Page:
Henry H Parker
‘Herding the Cattle’
Oil on canvas 24″ x 38″
Henry H Parker
Henry H Parker was a late nineteenth and early twentieth century London landscape artist. His style was greatly influenced by the impressionists of the time, using bold colours and fluid brush strokes to produce his lush and tranquil landscapes and riverscenes. His paintings are bright and sunny, with dramatic skies, using the free controlled techniques favoured by the emerging and ever popular impressionists, providing a welcome relief from his more traditional predecessors.
The End of the Day is a fine example of Henry H. Parker’s work, with its wonderful choice of subject matter, the impressive sky with the setting sun giving the clouds a rosy glow and the light reflecting in the pools of water on the rugged cart tracks below. Henry H Parker has used free, but controlled brush strokes, a bold application of bright paint, giving texture and depth to the painting. In the painting, a ploughman slowly leads his weary horse back from the hayfields, after a hard days work, followed by a fellow worker, astride his horse and guiding a third. Only the sheep dog appears to have a spring in his step, as he leads the group as they wend their way home for a well earned rest and hearty supper. It tells of a time gone by, where life was hard but rewarding, a scene of nostalgia and above all, a celebration of our great British countryside.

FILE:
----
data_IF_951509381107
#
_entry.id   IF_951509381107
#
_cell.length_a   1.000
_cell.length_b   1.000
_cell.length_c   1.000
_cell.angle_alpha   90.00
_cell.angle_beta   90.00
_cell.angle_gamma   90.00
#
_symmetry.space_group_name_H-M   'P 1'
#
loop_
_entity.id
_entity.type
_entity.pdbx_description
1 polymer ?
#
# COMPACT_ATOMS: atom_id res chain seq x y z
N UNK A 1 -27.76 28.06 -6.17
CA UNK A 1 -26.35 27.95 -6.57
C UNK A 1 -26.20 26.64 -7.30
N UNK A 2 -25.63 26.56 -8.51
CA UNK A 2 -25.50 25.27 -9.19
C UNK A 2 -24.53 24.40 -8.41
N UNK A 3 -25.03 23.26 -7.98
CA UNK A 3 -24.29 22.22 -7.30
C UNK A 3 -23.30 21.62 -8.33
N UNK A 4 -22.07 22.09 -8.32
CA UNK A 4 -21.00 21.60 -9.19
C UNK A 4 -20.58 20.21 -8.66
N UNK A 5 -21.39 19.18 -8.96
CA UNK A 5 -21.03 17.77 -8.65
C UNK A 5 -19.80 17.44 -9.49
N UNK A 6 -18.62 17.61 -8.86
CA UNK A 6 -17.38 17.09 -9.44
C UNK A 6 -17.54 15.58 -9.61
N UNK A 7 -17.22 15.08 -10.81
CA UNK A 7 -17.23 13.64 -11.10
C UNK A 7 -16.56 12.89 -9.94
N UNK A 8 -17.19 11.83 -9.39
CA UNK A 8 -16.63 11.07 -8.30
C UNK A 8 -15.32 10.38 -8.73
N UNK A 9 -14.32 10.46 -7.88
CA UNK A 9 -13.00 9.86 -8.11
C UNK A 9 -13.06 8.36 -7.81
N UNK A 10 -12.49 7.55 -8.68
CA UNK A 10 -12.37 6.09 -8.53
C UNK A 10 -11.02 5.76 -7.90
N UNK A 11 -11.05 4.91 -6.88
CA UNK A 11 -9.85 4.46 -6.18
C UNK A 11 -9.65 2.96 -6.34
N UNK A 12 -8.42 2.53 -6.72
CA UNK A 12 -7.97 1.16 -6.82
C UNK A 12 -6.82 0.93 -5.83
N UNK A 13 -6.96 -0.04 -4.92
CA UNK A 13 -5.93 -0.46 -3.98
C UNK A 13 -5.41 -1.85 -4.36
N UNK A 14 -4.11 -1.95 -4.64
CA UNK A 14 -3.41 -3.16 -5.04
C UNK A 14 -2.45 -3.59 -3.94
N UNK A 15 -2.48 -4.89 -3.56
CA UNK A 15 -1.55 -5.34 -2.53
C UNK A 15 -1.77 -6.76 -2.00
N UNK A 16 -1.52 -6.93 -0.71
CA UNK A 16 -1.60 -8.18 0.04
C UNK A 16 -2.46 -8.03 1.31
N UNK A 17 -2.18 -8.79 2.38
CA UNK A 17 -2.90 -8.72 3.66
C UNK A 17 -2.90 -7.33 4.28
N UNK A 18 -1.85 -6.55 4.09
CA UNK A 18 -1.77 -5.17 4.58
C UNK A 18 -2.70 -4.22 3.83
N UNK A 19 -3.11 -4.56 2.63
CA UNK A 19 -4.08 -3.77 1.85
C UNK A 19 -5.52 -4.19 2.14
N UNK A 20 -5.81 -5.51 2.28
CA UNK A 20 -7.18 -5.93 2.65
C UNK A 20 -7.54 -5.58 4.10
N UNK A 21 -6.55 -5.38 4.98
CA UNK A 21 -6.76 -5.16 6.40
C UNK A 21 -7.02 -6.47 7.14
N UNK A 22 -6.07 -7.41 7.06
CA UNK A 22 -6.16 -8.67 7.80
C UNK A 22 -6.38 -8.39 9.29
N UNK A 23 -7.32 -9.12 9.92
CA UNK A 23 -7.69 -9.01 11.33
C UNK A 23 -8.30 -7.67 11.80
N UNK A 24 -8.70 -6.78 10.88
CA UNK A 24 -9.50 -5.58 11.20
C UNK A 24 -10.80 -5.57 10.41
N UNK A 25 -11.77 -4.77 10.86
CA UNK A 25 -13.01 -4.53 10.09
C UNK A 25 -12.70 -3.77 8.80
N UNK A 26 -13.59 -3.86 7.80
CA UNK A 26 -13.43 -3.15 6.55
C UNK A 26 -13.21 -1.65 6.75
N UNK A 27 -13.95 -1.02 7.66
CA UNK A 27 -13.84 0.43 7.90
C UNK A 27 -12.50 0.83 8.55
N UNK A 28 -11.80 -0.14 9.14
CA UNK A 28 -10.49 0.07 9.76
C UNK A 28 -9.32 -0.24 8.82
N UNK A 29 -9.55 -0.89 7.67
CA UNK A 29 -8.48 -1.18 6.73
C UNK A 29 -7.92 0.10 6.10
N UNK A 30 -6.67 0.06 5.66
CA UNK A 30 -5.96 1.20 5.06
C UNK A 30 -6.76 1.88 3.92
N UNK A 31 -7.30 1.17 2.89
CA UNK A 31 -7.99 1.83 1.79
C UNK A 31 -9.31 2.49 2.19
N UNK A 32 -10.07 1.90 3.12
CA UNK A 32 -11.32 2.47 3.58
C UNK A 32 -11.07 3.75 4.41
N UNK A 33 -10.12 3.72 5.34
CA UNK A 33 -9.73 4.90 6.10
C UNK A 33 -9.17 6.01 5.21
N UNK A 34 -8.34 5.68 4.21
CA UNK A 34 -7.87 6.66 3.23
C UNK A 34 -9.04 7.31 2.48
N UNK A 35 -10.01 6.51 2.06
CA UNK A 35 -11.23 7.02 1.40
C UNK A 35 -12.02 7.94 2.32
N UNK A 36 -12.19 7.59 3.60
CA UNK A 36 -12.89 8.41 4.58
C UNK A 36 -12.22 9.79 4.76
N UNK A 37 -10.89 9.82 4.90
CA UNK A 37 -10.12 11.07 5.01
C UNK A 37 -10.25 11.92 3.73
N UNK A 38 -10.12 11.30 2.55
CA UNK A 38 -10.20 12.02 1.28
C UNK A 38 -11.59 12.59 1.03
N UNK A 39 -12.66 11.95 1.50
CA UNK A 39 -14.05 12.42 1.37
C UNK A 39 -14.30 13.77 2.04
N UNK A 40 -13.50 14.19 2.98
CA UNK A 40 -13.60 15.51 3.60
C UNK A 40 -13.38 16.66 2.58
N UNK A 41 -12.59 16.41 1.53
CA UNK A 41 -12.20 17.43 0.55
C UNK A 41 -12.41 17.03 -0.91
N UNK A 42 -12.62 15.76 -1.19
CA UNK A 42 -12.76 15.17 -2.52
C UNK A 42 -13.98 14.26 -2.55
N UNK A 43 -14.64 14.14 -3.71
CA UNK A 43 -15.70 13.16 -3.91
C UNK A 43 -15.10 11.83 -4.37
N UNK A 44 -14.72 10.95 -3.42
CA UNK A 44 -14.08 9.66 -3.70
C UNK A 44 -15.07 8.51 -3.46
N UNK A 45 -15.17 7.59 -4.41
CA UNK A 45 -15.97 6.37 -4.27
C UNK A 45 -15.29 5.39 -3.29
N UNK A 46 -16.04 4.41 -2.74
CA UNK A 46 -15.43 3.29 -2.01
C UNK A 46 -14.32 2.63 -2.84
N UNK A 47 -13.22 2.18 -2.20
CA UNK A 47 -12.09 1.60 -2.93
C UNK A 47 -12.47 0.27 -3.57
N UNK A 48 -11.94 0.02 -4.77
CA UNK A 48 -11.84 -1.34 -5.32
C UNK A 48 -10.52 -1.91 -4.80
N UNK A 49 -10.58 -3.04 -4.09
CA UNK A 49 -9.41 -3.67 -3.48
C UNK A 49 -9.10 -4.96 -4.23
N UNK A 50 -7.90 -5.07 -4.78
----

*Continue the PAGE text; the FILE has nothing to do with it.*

Unusually for an artist of Henry H Parker’s caliber, he doesn’t appear to have exhibited at the major exhibitions at the time. The simple explanation seems to be that his beautiful landscapes, with their desirable subject matter and executed with impressionist brush strokes and vibrant colour, found a ready market with the rising bourgeoisie, eager to fill their smart town houses with reminders of the life they left behind in the country.
© Sutcliffe Galleries 2018